1. Purchase my first investment property
Status: To be achieved
Level 7 (Personal debt free)
1. Repay all my personal debt owed (both house and initial debt) though likely having investment debt
Status: To be achieved
Level 8 (Financial independence)
Own my own property
At least 12 months of lifestyle expenses for emergency funds
Have significant listed share, property and bricks & mortar business investments generating more than enough income to fund all my lifestyle expenses (including a generous buffer), i.e at least $150,000 income per annum.
Completely debt free
Status: To be achieved
1. Don’t try and force things. In my case I was frustrated, in my 40’s and significantly behind friends, peers and relatives. To say I was frustrated is putting it mildly. Unfortunately I had no one to blame but myself and eventually used this frustration as fuel to drive me to financial success. Trust the process and if you have put in the initial work re personal audit and putting a plan in place to not only stick to a budget and save but to grow your income you will get there. It will take time though.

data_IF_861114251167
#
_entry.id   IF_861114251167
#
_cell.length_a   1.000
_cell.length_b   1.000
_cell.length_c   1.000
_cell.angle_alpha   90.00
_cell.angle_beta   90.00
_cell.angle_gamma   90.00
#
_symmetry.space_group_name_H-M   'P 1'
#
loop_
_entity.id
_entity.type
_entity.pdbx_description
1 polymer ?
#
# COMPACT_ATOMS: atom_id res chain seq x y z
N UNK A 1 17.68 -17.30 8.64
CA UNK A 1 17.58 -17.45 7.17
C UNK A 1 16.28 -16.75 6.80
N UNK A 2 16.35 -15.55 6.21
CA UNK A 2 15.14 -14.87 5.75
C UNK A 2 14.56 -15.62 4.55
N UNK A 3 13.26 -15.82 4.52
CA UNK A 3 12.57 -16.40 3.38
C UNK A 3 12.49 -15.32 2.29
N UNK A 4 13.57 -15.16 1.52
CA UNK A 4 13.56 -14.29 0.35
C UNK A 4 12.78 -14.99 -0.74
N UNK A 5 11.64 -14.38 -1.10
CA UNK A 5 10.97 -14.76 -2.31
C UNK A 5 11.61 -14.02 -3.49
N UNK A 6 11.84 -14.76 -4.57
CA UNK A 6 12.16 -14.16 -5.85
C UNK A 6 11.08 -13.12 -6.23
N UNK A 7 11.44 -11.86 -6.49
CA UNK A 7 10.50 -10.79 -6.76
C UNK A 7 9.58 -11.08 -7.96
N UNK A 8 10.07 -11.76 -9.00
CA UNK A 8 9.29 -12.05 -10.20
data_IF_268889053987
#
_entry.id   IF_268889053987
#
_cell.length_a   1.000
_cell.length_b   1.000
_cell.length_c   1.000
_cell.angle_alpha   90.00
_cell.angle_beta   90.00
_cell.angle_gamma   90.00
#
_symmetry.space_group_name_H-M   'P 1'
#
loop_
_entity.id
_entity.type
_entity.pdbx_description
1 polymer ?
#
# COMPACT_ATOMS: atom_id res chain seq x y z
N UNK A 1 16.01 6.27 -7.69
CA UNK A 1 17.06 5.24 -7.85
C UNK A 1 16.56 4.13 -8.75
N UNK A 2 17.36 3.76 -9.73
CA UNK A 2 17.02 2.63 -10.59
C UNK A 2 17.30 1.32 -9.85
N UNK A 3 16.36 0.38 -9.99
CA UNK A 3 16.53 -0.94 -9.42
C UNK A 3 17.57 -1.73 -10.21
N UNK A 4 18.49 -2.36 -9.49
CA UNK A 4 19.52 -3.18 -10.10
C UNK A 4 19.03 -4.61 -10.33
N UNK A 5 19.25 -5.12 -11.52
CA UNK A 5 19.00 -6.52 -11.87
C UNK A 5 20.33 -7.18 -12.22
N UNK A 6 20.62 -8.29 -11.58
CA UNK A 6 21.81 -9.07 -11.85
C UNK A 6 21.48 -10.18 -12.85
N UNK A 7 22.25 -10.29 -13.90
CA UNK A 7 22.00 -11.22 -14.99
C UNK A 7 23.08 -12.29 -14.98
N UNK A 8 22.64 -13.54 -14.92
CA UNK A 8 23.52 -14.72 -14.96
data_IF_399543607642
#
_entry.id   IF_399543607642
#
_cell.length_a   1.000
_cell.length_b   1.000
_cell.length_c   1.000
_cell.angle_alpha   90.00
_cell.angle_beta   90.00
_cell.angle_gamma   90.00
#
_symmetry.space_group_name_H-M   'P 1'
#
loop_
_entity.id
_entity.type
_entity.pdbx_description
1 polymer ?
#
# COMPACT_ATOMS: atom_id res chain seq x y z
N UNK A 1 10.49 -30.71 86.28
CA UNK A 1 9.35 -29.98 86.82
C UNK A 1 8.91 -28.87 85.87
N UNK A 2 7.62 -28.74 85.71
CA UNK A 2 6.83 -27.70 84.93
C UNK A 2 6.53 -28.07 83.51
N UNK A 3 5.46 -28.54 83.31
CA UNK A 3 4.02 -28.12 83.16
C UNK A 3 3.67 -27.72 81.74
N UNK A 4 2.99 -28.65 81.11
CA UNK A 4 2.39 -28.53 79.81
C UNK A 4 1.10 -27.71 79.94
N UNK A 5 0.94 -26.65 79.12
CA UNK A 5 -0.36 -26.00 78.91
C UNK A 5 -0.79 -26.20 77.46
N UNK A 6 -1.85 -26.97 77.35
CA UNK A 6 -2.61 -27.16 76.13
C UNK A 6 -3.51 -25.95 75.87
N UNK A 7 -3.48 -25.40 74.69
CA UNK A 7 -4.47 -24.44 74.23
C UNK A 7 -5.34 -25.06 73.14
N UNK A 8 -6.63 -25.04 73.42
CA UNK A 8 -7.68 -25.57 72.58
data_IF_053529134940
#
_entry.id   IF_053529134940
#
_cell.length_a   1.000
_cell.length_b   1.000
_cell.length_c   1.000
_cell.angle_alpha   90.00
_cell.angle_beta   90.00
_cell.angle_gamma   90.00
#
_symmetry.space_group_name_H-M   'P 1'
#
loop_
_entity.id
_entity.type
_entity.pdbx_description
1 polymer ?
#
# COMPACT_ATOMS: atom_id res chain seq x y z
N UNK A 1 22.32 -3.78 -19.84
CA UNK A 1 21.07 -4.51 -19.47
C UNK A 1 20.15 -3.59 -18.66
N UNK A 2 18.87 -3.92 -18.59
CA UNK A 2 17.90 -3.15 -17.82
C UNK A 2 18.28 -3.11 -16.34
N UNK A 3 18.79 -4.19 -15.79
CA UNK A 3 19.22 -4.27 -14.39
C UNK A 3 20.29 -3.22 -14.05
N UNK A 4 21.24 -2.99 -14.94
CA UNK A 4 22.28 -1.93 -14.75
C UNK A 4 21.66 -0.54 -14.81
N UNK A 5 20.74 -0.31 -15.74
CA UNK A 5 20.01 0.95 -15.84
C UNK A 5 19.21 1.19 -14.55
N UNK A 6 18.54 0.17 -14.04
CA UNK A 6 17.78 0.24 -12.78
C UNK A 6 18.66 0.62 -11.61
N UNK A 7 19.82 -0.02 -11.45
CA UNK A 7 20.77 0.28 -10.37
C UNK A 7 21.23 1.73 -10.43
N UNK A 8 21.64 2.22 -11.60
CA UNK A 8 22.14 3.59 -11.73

2. Whilst I haven’t achieved all of the levels on this list (yet) I am confident I will get there. As I mentioned above, trust the process and believe in yourself.
3. Don’t go easy on yourself at the start. Pull the band-aid off and go deep on your initial audit of your financial situation. Make a promise to yourself that this will be the worst it will ever be and once you’ve done the initial hard work and stick to the plan it will get better.
4. Enjoy life and let it take you where it takes you. Whilst it’s great to have a plan, plans change and you will need to be fluid. Opportunities will come up that you may not have expected. You will meet people who will change your life and direction. Follow your gut instinct, keep believing in yourself and enjoy life and your journey!